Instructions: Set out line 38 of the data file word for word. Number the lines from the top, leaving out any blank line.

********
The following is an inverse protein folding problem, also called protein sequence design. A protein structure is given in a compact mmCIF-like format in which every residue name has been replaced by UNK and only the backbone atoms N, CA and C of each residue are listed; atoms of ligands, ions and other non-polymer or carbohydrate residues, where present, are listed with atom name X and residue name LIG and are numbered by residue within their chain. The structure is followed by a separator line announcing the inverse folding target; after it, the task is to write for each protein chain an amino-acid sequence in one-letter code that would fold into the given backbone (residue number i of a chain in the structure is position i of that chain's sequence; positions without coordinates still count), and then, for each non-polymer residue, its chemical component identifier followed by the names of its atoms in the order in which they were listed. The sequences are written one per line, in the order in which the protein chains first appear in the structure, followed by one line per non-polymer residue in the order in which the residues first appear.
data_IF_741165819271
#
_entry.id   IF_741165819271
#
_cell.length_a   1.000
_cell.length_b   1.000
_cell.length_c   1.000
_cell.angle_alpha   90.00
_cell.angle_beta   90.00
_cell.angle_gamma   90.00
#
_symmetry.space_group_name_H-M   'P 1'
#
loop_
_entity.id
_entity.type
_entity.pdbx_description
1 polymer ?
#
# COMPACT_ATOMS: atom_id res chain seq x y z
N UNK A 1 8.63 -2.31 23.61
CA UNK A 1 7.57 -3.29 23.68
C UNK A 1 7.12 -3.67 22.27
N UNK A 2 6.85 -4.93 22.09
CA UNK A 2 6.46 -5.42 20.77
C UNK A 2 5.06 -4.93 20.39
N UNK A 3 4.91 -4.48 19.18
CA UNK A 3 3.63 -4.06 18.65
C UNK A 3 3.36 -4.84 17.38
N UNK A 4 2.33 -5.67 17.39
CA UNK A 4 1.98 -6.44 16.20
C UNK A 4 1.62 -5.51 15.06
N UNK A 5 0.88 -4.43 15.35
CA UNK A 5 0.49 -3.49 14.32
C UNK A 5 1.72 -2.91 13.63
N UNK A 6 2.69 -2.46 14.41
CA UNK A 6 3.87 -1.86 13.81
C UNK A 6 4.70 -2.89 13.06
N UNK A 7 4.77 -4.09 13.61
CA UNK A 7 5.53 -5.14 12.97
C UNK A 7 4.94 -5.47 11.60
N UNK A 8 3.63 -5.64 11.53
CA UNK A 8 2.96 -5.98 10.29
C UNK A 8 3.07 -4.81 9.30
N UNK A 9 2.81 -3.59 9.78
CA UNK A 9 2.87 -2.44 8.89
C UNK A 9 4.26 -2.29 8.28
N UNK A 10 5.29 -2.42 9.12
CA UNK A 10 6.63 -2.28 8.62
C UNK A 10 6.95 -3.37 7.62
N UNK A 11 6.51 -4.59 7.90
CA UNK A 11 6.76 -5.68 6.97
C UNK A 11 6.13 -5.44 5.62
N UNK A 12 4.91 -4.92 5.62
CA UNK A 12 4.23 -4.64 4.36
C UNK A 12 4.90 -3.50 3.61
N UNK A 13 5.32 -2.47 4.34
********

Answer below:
CA UNK A 6 3.87 -1.86 13.81